Drawing Room -Panel Discussion #ArtMoment

Drawing Room panel discussion #ArtMoment

The Drawing Room Logo
#artmoment newsletter

#ArtMoment Drawing Room Panel Discussion

What makes drawing so special a medium? What impact does it have on the viewer? And how does this impact differ in an office setting? These were some of the important questions that were tackled by a panel discussion on 26 February held at Drawing Room —  a space dedicated to promoting contemporary drawing.

The esteemed panel was Mary Doyle (Drawing Room Co-Director), Jon Sharples (Chair of the Simmons & Simmons Art Network), Rana Begum (artist) and Mary Findlay (International Art Curator, Deutsche Bank). The panel was chaired by our very own Laura Uccello (Business Development Manager at Momentous Fine Art).

They discussed how wonderful it is for office workers to see art in their workplace and how staff form relationships with art in meeting rooms. When men and women spend hours of their lives making corporate decisions while gazing at the same pieces, it becomes part of their work lives.

Deutsche Bank Corporate Collection

At Deutsche Bank’s headquarters in Frankfurt each floor is dedicated to one artist’s works, with the artist’s names next to each floor label in the lifts. It’s details like these that let visitors know that a company is serious about collecting art and promoting artists.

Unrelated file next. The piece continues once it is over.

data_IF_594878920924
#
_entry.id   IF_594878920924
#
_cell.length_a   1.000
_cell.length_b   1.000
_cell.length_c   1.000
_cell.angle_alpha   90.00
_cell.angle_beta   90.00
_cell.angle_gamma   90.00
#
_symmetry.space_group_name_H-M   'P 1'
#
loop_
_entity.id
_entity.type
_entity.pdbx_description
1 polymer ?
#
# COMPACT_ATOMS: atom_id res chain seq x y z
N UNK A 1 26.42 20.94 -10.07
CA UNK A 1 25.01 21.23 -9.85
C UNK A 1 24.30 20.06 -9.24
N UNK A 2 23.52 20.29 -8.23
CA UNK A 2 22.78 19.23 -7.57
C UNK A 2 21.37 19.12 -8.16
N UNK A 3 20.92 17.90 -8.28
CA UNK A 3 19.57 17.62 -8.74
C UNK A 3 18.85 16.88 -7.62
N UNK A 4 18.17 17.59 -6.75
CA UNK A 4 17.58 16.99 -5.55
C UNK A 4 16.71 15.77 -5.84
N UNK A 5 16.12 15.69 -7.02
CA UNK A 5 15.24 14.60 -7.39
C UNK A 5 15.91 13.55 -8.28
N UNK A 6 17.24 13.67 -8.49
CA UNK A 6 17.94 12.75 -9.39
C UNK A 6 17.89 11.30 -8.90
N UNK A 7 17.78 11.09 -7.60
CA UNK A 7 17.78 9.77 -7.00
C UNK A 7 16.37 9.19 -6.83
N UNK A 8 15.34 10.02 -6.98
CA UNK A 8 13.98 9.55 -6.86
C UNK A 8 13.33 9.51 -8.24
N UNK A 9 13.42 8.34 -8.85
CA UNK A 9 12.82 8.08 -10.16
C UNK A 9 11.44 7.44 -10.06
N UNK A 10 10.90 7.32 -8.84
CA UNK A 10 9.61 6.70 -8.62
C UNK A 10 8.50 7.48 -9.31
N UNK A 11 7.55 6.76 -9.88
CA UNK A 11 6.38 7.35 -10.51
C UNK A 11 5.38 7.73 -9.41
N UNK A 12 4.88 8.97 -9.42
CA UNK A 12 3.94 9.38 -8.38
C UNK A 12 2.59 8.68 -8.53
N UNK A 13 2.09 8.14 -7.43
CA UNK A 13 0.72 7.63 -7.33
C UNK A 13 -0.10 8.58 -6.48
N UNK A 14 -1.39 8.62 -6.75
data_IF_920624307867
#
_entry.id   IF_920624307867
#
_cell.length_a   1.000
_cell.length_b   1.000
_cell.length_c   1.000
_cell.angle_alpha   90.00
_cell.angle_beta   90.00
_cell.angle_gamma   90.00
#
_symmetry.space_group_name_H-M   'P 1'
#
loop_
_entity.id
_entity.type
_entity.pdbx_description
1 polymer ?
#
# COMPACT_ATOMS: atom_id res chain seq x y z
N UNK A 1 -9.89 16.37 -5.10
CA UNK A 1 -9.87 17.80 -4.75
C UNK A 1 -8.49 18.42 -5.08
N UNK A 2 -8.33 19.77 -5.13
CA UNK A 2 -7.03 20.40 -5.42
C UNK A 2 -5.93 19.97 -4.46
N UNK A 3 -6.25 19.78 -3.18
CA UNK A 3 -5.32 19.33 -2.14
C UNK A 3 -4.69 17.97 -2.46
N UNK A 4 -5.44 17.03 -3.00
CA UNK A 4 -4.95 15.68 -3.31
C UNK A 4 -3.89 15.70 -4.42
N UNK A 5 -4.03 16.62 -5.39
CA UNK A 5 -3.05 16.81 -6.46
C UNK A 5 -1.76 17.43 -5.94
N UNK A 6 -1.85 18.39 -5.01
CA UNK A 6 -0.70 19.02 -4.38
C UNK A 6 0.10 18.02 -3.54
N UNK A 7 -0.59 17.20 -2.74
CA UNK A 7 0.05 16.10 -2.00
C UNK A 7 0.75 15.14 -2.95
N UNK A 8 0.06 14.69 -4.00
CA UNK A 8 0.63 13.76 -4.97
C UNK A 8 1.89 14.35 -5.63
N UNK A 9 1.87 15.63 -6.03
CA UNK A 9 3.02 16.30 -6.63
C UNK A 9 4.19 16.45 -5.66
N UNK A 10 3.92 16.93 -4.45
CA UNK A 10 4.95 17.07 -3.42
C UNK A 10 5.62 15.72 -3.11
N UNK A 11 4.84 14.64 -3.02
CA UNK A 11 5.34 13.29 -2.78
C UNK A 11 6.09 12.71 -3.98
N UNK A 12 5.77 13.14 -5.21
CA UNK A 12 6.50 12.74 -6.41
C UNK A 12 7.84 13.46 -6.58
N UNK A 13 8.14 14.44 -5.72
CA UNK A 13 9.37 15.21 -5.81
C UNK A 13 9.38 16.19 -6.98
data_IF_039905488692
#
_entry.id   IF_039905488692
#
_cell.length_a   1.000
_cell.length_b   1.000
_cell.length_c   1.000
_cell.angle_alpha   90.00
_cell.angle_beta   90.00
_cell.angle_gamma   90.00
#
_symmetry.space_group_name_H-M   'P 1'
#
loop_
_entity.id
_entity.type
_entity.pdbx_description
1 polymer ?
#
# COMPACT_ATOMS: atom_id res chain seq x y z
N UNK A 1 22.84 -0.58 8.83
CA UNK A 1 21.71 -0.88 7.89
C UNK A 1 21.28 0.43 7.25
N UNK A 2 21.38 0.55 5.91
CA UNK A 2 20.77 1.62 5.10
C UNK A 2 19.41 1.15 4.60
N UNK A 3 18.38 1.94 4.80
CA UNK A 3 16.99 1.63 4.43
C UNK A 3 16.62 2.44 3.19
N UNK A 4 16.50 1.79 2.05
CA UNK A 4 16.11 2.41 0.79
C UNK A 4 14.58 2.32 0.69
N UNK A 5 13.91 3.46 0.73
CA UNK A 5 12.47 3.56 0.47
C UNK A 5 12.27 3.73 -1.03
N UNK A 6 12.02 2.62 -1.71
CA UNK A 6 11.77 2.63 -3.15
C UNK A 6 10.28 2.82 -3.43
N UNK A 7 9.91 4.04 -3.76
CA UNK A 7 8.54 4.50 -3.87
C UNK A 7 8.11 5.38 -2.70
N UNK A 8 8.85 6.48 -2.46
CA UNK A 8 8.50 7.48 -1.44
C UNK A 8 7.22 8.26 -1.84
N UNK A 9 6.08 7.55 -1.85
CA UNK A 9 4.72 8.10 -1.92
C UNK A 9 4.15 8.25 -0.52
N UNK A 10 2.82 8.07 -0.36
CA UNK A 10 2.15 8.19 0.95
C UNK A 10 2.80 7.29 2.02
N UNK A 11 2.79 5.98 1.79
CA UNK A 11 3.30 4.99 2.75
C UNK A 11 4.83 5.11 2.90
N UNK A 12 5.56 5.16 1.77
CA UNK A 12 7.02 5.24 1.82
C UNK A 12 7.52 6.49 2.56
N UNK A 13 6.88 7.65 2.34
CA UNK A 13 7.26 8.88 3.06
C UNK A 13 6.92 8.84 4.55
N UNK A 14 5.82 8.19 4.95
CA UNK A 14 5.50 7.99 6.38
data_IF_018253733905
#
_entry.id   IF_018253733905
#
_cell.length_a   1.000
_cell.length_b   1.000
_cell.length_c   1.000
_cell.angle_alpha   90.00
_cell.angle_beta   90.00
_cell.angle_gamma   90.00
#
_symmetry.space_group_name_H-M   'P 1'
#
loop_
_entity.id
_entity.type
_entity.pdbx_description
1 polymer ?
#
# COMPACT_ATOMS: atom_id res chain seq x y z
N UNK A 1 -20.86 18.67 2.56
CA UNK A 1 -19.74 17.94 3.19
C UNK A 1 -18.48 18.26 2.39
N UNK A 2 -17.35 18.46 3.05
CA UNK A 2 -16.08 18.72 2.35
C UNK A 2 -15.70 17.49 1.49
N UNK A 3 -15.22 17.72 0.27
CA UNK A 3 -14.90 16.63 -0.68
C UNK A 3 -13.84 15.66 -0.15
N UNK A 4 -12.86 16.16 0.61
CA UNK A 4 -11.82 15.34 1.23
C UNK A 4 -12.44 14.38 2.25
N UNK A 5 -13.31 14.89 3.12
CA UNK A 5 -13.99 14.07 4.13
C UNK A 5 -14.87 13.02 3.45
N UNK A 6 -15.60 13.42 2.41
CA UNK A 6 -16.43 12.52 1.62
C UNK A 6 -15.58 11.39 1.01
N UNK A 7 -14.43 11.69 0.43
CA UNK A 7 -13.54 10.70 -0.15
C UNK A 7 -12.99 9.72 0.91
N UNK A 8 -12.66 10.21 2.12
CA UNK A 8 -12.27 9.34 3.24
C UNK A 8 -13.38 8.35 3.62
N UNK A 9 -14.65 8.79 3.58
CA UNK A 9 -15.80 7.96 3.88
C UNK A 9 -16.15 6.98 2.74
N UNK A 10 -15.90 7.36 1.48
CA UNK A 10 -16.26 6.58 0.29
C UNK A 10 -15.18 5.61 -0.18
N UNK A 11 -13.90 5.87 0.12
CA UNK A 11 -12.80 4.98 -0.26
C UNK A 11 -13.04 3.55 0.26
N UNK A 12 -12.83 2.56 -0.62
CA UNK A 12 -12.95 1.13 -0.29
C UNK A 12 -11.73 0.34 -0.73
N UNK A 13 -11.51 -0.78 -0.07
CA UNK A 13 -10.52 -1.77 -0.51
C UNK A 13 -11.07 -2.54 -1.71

Drawing is accessible — many of us have been on calls and seen our hands drift to a pad of paper as we doodle away while listening to others speak. It’s this activity that makes drawing so relatable to all of us. Drawing is something we understand and that resonates with us.

When an artist is commissioned to draw on a wall at an office, it can act as signal of intent. This is a work that’s here to stay it screams — it implies that we as a company are committed to this office and to our staff, we’re not going anywhere.

Simmons & Simmons Corporate Collections

Drawing can make a political statement too. The partners’ dining room at Simmons & Simmons is full of pictures of the partners who are largely white and male. So what better place to have hung Chris Ofili’s portraits of beautiful black women.

The panel debated many topics but what they could all agree on is that drawing is important, drawing is versatile, drawing is valuable.


Corporate Curator and Artist Discussion

Leave a Reply

Your email address will not be published. Required fields are marked *